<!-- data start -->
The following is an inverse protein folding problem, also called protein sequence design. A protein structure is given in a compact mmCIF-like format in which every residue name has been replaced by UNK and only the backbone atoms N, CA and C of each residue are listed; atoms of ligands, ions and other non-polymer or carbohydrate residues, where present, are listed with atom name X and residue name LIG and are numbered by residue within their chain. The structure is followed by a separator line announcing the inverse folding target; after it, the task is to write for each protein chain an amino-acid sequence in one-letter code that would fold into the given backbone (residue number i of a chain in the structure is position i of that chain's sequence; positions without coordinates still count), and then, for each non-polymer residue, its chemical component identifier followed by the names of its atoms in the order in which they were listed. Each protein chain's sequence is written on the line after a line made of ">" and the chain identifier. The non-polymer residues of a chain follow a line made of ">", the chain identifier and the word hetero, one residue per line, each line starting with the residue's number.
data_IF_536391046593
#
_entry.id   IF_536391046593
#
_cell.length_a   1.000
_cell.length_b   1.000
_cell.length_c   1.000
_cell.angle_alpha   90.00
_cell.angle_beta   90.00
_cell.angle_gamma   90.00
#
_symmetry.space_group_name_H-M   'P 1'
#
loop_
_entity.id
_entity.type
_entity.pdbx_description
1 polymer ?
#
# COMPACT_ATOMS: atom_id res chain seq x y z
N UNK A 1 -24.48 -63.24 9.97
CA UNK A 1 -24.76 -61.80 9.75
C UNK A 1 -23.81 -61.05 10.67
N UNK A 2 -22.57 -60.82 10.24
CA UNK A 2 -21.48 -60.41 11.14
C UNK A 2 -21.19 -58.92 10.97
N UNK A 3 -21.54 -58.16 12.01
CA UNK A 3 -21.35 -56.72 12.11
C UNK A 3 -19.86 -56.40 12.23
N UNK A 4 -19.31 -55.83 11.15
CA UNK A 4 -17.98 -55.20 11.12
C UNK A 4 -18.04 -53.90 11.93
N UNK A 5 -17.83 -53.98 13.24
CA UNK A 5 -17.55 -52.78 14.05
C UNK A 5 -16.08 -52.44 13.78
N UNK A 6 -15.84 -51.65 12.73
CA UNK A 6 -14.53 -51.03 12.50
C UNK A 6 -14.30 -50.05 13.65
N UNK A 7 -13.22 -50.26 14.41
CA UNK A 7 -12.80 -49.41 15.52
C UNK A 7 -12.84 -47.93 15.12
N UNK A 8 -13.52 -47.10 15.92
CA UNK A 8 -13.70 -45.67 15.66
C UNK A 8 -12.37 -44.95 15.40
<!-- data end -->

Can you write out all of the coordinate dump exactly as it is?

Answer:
The following is an inverse protein folding problem, also called protein sequence design. A protein structure is given in a compact mmCIF-like format in which every residue name has been replaced by UNK and only the backbone atoms N, CA and C of each residue are listed; atoms of ligands, ions and other non-polymer or carbohydrate residues, where present, are listed with atom name X and residue name LIG and are numbered by residue within their chain. The structure is followed by a separator line announcing the inverse folding target; after it, the task is to write for each protein chain an amino-acid sequence in one-letter code that would fold into the given backbone (residue number i of a chain in the structure is position i of that chain's sequence; positions without coordinates still count), and then, for each non-polymer residue, its chemical component identifier followed by the names of its atoms in the order in which they were listed. Each protein chain's sequence is written on the line after a line made of ">" and the chain identifier. The non-polymer residues of a chain follow a line made of ">", the chain identifier and the word hetero, one residue per line, each line starting with the residue's number.
data_IF_536391046593
#
_entry.id   IF_536391046593
#
_cell.length_a   1.000
_cell.length_b   1.000
_cell.length_c   1.000
_cell.angle_alpha   90.00
_cell.angle_beta   90.00
_cell.angle_gamma   90.00
#
_symmetry.space_group_name_H-M   'P 1'
#
loop_
_entity.id
_entity.type
_entity.pdbx_description
1 polymer ?
#
# COMPACT_ATOMS: atom_id res chain seq x y z
N UNK A 1 -24.48 -63.24 9.97
CA UNK A 1 -24.76 -61.80 9.75
C UNK A 1 -23.81 -61.05 10.67
N UNK A 2 -22.57 -60.82 10.24
CA UNK A 2 -21.48 -60.41 11.14
C UNK A 2 -21.19 -58.92 10.97
N UNK A 3 -21.54 -58.16 12.01
CA UNK A 3 -21.35 -56.72 12.11
C UNK A 3 -19.86 -56.40 12.23
N UNK A 4 -19.31 -55.83 11.15
CA UNK A 4 -17.98 -55.20 11.12
C UNK A 4 -18.04 -53.90 11.93
N UNK A 5 -17.83 -53.98 13.24
CA UNK A 5 -17.55 -52.78 14.05
C UNK A 5 -16.08 -52.44 13.78
N UNK A 6 -15.84 -51.65 12.73
CA UNK A 6 -14.53 -51.03 12.50
C UNK A 6 -14.30 -50.05 13.65
N UNK A 7 -13.22 -50.26 14.41
CA UNK A 7 -12.80 -49.41 15.52
C UNK A 7 -12.84 -47.93 15.12
N UNK A 8 -13.52 -47.10 15.92
CA UNK A 8 -13.70 -45.67 15.66
C UNK A 8 -12.37 -44.95 15.40